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Graphic: An Encyclopaedia of New Zealand 1966.


This information was published in 1966 in An Encyclopaedia of New Zealand, edited by A. H. McLintock. It has not been corrected and will not be updated.

Up-to-date information can be found elsewhere in Te Ara.


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The mountain backbone of the North Island – generally referred to as the North Island Main Range – extends from Wellington to Cape Runaway, generally marking the divide between the east and the west coast drainage systems. The scenery of the range is that of a series of deeply dissected uplifted blocks, forested to the 4,500 ft level, and grass or scrub covered above this level. There are no permanent snow fields or glaciers, but snow is common down to below the timber line in the winter months, especially in the south.

In Gisborne Land District the Raukumara Range rises to 5,763 ft in Mount Hikurangi, the highest non-volcanic peak in the North Island. West of Waikaremoana the Huiarau Range, rising to 4,602 ft in Manuoha, is the centre of the famed Urewera Country. An offshoot of this range – the Ikawhenua Range – extends north to the Bay of Plenty between the Rangitaiki and Whakatane Rivers. South of the Napier-Taupo highway the lower Ahimanawa Range (4,225 ft) and higher Kaweka Range (5,637 ft) are separated by the Ngamatea depression from the Kaimanawa Mountains, fronting the central volcanic plateau. The highest peak in the Kaimanawa Mountains is Makorako (5,665 ft) at the source of the Rangitikei River.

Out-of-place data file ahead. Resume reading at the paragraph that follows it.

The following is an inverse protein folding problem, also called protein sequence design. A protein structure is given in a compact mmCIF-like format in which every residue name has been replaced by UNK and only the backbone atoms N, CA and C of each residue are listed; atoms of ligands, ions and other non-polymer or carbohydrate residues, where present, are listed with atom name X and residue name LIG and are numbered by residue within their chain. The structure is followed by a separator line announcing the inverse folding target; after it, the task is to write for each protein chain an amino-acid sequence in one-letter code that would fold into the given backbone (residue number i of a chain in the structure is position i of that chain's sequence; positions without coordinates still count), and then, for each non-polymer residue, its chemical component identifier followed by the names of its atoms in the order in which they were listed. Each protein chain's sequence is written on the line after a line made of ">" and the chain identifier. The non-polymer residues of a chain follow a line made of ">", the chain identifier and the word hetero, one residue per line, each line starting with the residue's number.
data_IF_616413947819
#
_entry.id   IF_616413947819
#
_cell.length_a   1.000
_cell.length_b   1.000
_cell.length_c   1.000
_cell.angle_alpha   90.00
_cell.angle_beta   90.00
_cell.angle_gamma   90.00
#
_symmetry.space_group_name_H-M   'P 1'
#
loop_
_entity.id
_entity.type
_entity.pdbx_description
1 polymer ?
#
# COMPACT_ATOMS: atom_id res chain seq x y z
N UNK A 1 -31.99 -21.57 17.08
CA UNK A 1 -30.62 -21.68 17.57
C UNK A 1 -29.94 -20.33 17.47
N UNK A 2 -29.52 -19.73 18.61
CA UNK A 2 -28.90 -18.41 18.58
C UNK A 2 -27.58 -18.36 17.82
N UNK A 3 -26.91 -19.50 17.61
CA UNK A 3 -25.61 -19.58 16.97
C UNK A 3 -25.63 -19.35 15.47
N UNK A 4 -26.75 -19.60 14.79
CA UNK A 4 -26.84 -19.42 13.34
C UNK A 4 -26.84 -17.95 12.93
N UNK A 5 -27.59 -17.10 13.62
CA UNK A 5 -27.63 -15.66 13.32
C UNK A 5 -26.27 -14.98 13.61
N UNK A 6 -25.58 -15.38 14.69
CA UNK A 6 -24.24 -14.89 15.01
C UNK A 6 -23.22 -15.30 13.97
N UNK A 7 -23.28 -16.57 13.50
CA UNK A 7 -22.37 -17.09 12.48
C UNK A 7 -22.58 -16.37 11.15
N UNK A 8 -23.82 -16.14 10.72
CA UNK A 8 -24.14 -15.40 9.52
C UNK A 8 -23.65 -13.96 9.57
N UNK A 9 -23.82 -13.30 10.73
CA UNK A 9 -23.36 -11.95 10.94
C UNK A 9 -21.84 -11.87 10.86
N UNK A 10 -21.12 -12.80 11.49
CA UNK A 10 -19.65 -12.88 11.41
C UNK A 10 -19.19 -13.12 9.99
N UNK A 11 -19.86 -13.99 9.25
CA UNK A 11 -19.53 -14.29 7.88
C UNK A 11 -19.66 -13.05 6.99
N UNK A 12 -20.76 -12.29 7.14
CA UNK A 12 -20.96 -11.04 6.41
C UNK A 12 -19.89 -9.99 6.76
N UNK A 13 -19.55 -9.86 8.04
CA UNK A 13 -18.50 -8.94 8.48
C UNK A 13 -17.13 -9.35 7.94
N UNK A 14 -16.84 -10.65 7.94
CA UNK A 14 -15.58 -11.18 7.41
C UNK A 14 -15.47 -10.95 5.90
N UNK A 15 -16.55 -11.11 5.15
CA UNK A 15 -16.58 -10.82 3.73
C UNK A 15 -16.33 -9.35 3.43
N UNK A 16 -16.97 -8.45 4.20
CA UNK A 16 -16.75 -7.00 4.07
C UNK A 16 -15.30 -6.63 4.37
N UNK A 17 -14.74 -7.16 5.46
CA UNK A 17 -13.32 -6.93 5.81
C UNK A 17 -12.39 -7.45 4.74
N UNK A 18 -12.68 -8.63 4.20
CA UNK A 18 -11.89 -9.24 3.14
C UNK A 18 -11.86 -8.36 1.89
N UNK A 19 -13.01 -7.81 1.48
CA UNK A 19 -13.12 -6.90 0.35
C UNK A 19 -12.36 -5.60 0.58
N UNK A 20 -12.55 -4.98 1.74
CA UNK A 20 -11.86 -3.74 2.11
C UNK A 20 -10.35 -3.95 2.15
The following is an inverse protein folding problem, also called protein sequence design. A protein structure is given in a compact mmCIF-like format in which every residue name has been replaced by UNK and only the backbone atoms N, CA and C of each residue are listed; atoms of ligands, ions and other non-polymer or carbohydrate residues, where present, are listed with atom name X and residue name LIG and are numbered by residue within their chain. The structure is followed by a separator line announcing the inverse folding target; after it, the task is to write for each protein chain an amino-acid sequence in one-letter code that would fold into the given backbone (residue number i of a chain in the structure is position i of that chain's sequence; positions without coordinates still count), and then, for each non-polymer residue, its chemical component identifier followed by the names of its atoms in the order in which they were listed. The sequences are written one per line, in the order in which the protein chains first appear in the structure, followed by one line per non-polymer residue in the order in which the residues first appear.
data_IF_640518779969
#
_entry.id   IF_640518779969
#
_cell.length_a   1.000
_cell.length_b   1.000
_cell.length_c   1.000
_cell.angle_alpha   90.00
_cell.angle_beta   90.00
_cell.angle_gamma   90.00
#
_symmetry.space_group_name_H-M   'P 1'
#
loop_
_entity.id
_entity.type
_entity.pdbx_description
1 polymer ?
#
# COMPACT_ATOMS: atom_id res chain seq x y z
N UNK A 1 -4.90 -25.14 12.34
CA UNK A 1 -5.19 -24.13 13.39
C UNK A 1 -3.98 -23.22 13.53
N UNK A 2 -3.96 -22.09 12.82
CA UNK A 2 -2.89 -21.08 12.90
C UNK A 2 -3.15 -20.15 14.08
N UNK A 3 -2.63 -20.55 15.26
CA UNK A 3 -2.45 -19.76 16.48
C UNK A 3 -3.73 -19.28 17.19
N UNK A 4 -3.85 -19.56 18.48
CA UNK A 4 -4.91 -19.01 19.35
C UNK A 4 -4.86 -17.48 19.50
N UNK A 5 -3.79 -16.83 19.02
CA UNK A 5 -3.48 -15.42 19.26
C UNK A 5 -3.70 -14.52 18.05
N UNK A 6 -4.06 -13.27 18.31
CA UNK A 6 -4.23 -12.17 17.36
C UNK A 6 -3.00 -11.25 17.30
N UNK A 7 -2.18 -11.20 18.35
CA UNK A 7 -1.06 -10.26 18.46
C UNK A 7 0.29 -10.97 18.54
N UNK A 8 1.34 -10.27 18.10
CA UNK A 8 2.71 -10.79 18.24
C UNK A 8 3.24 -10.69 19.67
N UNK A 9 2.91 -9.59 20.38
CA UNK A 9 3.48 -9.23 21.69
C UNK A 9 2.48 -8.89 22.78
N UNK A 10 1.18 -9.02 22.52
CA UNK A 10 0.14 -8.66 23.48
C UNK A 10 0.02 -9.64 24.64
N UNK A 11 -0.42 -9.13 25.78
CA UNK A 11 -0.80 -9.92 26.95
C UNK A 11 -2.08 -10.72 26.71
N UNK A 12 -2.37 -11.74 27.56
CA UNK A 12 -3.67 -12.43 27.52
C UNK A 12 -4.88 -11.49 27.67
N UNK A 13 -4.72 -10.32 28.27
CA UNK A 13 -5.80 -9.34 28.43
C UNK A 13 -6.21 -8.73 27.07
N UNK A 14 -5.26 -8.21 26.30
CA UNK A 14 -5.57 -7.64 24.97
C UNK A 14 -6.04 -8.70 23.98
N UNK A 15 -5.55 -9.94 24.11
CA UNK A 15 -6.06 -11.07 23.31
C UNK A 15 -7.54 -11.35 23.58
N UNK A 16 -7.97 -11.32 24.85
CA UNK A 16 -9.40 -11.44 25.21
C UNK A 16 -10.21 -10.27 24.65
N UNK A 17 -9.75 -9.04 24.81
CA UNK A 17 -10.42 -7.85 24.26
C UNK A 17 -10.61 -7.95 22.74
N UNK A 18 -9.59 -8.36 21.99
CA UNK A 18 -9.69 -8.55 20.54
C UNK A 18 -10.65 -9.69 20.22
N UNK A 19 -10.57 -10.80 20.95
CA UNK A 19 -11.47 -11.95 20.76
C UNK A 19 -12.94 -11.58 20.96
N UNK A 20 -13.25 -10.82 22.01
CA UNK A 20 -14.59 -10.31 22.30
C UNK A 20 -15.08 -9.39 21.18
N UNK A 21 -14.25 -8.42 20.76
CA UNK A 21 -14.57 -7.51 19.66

South of the Napier-Taihape road the mountain system narrows to a single range – the Ruahines – rising to 5,687 ft in Mangaweka. The mountain axis is breached by the Manawatu Gorge east of Palmerston North, a west coast river draining part of southern Hawke's Bay. South of the Manawatu Gorge the Tararua Range and its continuation, the Rimutaka Range, continue to the shores of Cook Strait. The highest peak in this section is Mitre (5,150 ft) in the central Tararua Range.

The North Island main range is composed mainly of the hard-folded sedimentary rocks of late Paleozoic to Mesozoic age, commonly known to geologists as “greywacke and argillite”. The old rocks of the main ranges are flanked by younger sedimentary rocks of the upper Tertiary period – sandstones, mudstones, and limestones – remnants of which are commonly found at high elevations resting on marine-cut surfaces, thus demonstrating the comparative youth of the mountain system. The western outliers of the range in the north are deeply covered with pumice ash and volcanic rocks emanating from the central volcanic region.

by George William Grindley, M.SC., New Zealand Geological Survey, Lower Hutt.


George William Grindley, M.SC., New Zealand Geological Survey, Lower Hutt.